A Window Into Mars
When we finally get to Mars, where will we live?
That seems like a pretty obvious question. We’ve all seen the movies, read the books. In the future, we live where I live now: in white domes on the surface of forbidding planets, in full view of local and cosmic radiation, exposed to the whims of weather systems, struggling to maintain internal comfort and safety in the face of shifting temperature extremes only a few inches outside our fragile walls….
…Yeah. Living in white domes on the surface of other planets is a lot like standing in front of those booths at the state fairs where everything from Mars bars to ding-dongs is dipped in batter and fried. The longer you think about it, the worse an idea it seems.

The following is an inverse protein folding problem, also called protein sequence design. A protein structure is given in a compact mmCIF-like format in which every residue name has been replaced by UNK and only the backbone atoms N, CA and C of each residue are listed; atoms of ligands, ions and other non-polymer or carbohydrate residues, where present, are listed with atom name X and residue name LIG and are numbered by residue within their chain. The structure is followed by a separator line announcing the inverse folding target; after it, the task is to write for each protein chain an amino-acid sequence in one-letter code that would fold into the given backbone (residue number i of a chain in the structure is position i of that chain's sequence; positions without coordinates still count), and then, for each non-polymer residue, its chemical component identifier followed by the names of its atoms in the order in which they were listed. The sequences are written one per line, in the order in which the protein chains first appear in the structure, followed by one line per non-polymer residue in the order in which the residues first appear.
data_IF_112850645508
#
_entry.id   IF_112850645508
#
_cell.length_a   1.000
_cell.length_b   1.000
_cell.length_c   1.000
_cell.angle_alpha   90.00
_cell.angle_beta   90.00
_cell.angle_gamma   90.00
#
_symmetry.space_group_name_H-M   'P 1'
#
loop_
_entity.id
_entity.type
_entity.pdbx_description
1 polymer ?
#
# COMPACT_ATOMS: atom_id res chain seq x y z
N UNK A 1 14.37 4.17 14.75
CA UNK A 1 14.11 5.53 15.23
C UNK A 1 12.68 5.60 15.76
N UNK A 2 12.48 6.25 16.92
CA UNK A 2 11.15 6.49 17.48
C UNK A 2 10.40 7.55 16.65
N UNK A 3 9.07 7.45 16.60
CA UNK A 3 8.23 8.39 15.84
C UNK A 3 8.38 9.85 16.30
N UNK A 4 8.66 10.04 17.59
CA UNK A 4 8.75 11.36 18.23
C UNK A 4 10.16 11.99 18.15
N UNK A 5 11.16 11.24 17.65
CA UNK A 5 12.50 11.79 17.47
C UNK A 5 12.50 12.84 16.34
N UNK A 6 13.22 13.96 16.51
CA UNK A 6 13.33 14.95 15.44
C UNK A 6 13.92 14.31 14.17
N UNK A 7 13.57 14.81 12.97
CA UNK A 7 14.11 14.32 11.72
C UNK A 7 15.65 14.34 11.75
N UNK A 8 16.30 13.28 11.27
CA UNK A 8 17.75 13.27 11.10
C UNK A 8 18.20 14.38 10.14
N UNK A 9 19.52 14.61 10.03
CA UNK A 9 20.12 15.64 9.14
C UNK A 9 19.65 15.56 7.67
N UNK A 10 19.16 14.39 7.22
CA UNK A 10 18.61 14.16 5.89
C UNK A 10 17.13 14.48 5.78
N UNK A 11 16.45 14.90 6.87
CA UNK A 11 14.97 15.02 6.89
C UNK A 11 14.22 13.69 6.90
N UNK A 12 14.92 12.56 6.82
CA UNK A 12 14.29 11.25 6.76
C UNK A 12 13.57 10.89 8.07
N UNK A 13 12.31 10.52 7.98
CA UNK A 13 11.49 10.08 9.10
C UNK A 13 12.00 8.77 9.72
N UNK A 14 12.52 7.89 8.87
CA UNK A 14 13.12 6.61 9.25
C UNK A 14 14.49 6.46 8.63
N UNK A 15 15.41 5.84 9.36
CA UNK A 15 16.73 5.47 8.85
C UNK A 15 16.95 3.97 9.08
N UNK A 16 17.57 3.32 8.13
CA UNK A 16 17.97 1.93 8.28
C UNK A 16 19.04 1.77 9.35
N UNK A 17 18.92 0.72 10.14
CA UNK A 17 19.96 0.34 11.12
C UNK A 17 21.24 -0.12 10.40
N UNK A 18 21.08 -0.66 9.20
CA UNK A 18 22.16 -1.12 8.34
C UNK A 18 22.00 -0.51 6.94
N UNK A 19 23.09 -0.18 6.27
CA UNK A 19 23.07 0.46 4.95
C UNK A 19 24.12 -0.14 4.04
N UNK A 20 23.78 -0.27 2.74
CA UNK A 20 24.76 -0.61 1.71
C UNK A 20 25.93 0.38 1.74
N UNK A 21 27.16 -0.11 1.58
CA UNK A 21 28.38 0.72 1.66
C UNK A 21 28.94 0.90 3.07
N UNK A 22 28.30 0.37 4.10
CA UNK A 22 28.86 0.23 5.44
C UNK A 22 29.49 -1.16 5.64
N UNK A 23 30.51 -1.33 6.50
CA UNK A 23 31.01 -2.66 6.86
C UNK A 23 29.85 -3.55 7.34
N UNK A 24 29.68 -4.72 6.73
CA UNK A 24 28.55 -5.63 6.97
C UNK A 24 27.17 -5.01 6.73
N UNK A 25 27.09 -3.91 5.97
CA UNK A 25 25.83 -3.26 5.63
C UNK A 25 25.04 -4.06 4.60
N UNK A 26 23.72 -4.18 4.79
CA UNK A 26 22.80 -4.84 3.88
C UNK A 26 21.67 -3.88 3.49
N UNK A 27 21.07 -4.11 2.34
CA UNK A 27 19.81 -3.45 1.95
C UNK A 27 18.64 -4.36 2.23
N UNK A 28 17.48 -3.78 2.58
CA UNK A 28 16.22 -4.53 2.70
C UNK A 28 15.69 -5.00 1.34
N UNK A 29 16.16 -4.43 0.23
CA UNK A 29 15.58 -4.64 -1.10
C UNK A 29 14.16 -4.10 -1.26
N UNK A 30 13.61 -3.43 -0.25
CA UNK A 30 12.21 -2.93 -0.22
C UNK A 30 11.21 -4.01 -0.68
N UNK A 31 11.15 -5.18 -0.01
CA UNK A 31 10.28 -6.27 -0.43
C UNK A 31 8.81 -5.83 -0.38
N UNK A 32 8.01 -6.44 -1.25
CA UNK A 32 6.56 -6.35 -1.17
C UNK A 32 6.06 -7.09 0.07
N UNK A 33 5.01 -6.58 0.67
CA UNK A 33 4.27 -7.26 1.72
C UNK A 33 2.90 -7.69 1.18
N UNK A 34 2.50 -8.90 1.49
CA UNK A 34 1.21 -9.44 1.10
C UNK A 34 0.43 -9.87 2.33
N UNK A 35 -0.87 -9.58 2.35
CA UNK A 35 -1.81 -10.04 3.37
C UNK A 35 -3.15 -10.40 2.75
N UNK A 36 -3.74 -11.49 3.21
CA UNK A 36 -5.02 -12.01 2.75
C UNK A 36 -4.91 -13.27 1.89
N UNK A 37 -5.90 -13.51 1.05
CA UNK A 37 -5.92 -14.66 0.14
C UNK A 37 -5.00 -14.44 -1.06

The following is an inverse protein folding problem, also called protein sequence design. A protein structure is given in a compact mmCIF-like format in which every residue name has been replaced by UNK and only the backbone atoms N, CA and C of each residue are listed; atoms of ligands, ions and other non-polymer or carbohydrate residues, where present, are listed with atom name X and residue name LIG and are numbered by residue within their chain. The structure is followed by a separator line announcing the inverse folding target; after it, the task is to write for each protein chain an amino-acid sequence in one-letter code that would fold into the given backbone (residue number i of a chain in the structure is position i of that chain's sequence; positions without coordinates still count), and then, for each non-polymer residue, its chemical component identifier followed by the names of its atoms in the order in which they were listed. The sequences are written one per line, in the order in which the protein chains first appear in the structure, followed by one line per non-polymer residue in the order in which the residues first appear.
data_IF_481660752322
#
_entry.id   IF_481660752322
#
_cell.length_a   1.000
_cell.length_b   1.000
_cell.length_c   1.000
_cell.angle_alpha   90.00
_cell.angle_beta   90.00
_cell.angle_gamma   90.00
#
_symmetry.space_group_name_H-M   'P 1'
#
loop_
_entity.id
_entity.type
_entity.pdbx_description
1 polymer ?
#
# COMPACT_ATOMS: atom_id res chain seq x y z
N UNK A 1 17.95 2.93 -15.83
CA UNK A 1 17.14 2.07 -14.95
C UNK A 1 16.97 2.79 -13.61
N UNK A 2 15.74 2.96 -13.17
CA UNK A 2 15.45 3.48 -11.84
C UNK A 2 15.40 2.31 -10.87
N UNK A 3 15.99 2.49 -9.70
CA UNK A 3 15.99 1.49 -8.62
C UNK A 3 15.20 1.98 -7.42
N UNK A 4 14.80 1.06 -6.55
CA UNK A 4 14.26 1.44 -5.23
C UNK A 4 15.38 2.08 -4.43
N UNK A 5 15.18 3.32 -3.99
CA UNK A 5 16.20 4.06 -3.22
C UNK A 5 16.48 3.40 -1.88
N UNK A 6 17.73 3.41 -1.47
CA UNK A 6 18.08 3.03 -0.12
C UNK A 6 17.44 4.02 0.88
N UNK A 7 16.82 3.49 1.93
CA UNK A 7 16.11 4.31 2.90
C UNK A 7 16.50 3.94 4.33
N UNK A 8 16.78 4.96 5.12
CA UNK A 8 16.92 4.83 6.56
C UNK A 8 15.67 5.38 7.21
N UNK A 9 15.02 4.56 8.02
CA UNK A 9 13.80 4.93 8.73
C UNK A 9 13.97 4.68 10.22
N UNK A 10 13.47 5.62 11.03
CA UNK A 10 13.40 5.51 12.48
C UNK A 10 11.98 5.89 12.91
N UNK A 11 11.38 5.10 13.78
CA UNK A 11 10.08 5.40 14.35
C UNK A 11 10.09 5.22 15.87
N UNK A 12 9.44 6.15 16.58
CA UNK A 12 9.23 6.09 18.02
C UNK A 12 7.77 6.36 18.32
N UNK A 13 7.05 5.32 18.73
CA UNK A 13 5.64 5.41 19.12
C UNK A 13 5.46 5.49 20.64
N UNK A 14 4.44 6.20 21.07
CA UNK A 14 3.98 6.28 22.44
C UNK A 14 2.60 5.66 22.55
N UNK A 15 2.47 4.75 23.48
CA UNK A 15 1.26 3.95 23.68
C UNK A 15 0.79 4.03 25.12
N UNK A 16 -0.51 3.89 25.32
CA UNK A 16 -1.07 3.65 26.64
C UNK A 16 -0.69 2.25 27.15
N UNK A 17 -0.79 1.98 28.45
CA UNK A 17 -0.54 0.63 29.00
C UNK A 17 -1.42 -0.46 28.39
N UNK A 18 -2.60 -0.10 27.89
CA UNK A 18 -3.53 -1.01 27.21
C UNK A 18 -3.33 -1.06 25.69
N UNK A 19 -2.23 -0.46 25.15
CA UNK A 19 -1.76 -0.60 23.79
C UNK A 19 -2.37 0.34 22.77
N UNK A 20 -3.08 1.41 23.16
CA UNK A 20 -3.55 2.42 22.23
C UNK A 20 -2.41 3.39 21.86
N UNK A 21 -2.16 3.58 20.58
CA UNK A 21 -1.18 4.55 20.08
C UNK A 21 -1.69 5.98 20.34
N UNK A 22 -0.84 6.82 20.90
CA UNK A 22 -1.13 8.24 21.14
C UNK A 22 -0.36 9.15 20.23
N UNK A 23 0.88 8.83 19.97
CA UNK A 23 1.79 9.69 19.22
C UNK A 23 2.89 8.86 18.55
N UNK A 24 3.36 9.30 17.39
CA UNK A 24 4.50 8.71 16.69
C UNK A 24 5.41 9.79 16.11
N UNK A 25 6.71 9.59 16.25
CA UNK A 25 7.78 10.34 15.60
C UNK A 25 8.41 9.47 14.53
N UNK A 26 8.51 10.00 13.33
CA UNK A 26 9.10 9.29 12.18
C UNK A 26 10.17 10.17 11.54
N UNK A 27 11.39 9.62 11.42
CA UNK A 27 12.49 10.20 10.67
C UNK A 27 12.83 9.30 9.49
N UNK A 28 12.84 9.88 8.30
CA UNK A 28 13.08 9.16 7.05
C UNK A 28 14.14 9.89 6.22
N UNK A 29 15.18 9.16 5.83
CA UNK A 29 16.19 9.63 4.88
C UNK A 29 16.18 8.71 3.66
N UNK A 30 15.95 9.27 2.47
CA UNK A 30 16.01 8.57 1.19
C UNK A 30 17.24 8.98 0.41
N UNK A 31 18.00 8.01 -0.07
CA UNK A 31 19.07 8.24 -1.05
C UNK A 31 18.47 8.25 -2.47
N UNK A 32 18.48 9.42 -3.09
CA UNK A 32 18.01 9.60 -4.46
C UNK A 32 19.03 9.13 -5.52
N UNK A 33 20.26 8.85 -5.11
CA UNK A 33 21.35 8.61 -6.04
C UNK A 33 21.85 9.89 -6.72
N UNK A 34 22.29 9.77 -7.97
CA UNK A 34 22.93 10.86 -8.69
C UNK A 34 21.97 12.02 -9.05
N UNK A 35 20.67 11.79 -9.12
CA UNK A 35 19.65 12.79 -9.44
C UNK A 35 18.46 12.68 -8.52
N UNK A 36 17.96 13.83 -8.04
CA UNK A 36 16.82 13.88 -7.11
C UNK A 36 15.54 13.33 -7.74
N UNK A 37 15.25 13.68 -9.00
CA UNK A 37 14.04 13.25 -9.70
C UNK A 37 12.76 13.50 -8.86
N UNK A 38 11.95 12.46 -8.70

Fortunately, the surface of a planet is only one of many possible places where one can live in space. Generally speaking, by volume, there is much, MUCH more space below the surface of a planetary body than on it.
When it comes to living on Mars – or, in this case, IN Mars – we have a bit of a leg up. Our nearest potentially-habitable neighbor shares an important geologic feature with Earth. It’s one that we have no end of here on sMars, and could make all the difference when we decide to try living on another planet: volcanism.
For sure, you don’t want to roll up on an active volcano and start digging. Or, in this case, spelunking. Dormant volcanoes, on the other hand, are a great place to live. Lava loves to travel long distances if it can. As terrifying as a lava flow covering the surface can be, that’s not how lava prefers to travel. If it can, lava travels by tube.
Beneath the —> Read More